A spider by any other name would still be a walking nightmare, and for many people that's exactly the case. However, most spiders are actually harmless. It's the ten species below that you really need to watch out for.
#1 – The Brazilian Wandering Spider
The Brazilian Wandering Spider is a large brown spider similar to North American Wolf Spiders, but bigger and possessing a more toxic venom. It has the most neurologically active venom of all spiders, and is regarded as the most dangerous spider in the world.
Occasional deaths have occurred even after antivenin treatment. Children have weaker immune systems, and even if antivenin is quickly administered, death can occur within minutes after the bite.
#2 – The Black Widow Spider
Black widows are notorious spiders identified by the colored, hourglass-shaped mark on their abdomens. Approximately 5 percent of the reported bites were fatal prior to the invention of Widow spider antivenin.
In humans, bites produce muscle aches, nausea and a paralysis of the diaphragm that can make breathing difficult; however, contrary to popular belief, most people who are bitten suffer no serious damage—let alone death.
#3 – The Brown Widow Spider
The Brown Widow spider, like its cousins the Black Widow, Red Back Spider, and Katipo are spiders that carry a neurotoxic venom which can cause a set of symptoms known as Latrodectism.
The venom of a Brown Widow, while seldom life-threatening, produces very painful effects including muscle spasms, ‘tetanus-like' contractions and, in some cases, spinal or cerebral paralysis.
#4 – The Brown Recluse Spider
The Brown Recluse spider, also known as “violin spiders,” “fiddlers,” or “fiddlebacks,” from the dark violin-shaped marking on the head, are slow-moving, retiring spiders that wander about in dim areas.
The bite of a Brown Recluse is extremely venomous, and has led to fatalities through massive tissue loss and the subsequent infection. Deaths from Brown Recluse spiders have been reported only in children younger than seven years.
#5 – The Six-Eyed Sand Spider
The Six-Eyed Sand Spider is a medium-sized spider found in deserts and other sandy places in southern Africa with close relatives found in both Africa and in South America.
There are no confirmed bites and only two suspected ones on record. However, in one of these cases, the victim lost an arm to massive necrosis and in the other, the victim died of massive hemorrhaging, similar to the effects of a Rattlesnake bite.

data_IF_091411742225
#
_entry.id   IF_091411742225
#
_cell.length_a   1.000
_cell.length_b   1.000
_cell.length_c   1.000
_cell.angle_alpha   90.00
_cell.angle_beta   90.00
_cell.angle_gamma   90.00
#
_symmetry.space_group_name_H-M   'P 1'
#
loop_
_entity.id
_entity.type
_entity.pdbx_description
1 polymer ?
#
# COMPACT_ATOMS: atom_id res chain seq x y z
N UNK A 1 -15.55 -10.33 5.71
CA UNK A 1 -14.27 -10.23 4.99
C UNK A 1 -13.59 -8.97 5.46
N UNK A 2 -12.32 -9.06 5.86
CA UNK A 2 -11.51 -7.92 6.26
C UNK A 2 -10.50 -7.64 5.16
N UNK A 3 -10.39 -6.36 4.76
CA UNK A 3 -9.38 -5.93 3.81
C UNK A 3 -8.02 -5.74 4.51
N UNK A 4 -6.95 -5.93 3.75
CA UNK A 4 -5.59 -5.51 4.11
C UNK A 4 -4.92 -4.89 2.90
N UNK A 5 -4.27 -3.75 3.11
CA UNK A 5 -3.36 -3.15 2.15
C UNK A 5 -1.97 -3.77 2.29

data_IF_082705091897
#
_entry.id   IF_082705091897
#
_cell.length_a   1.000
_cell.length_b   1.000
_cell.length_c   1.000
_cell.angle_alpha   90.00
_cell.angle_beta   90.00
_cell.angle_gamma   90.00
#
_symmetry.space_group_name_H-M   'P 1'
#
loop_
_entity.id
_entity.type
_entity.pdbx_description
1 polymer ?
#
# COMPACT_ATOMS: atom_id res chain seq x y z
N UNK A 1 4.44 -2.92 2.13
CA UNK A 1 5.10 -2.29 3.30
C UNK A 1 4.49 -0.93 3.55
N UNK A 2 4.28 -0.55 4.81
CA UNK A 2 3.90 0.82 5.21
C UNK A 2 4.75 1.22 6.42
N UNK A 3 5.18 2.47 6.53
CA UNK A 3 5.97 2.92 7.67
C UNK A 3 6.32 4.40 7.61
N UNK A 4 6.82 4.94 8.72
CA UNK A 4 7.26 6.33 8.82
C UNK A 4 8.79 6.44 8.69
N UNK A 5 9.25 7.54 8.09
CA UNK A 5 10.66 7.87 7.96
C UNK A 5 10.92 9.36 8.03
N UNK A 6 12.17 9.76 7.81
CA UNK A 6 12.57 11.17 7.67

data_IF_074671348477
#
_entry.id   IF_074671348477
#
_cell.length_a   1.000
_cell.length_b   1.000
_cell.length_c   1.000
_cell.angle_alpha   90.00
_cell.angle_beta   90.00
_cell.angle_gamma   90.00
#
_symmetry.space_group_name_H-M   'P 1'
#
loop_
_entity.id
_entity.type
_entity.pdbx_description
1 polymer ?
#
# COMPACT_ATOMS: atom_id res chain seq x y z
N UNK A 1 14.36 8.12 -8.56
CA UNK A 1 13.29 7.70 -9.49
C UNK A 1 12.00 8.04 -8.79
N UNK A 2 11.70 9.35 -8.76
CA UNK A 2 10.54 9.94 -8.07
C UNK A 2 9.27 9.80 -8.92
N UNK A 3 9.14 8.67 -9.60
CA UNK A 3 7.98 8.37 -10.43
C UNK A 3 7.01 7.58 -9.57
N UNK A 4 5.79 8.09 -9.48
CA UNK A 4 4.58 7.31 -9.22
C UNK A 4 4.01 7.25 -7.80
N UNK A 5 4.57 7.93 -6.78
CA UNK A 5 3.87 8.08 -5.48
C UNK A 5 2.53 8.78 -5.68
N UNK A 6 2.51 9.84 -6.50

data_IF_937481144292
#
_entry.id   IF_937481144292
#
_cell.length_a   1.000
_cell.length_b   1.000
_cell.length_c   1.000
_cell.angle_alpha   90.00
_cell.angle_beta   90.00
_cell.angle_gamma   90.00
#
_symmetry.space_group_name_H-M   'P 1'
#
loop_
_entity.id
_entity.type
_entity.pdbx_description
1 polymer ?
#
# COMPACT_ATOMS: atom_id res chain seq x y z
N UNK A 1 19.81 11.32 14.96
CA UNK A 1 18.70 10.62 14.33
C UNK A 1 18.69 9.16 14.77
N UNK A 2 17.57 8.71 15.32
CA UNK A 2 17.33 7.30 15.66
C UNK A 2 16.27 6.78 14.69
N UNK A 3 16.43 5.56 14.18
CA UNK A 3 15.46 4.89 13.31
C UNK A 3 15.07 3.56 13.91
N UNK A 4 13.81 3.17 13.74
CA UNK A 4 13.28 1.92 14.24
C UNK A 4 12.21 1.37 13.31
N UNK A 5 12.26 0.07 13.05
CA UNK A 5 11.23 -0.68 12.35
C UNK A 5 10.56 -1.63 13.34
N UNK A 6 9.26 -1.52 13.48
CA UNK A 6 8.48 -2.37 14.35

#6 – The Chilean Recluse Spider
This spider is considered by many to be the most dangerous of the Recluse Spiders, and its bite is known to frequently result in severe systemic reactions, including death.
As suggested by its name, this spider is not aggressive and usually bites only when pressed against human skin. Some bites are minor with no necrosis, but a small number of bites have produced severe dermonecrotic lesions or even systemic conditions sometimes resulting in renal failure.
#7 – The Northern Funnel Web Spider
These spiders are attracted to water, and often fall into swimming pools, leading to encounters with homeowners trying to scoop them out of the water.
The venom from all Funnel Web Spider species can kill a human within minutes, if no antivenin is available. This makes the Funnel Web Spider one of the most poisonous spiders in the world.
#8 – The Sydney Funnel Web Spider
The long-lived female Funnel Webs spend most of their time in their silk-lined tubular burrow retreats. The males tend to wander during the warmer months of the year looking for receptive females. The Sydney Funnel Web Spider is responsible for 13 confirmed deaths between 1927–1980.
These spiders typically deliver a full envenomation when they bite, often striking repeatedly, due to their aggression and their large fangs.
#9 – The Wolf Spider
The Wolf Spider is a member of the Lycosidae family, and there are around 125 species found in the U.S., and about 50 species found in Europe. A full grown Wolf Spider is typically a half an inch to two inches in length. Wolf spiders do not make webs, but actively hunt for their prey.
This spider is not known to be aggressive; however, they will bite if they feel like they are in harm or danger. They also move extremely fast when they are disturbed.
#10 – The Red-Legged Widow Spider
The Red Legged Widow is a rare spider, which is a member of the Black Widow family and highly venomous. According to all literature, this spider is indigenous to south and central Florida. This colorful spider is less than an inch long, but packs the same type of venom as its other Widow relatives.
The most common symptoms are intense pain, rigid abdominal muscles, muscle cramping, malaise, local sweating, nausea, vomiting, and hypertension.
These spiders would give Ron Weasley a heart attack even if they weren't the size of cars. Being bitten by any one of them is an immediate trip to the hospital, and for a few of them, it's a one-way trip.
Keep in mind that for any spider bite, you want to either positively identify it or you want to snatch it up in a jar for identification later (you've already been bitten, you may as well squish the little jerk) so that the hospital can apply the correct treatment method immediately.
This is a terrifying list for everybody, and I hope I'm not the only one who looked under their desk while reading it. For more articles like this, check out Outdoor Life.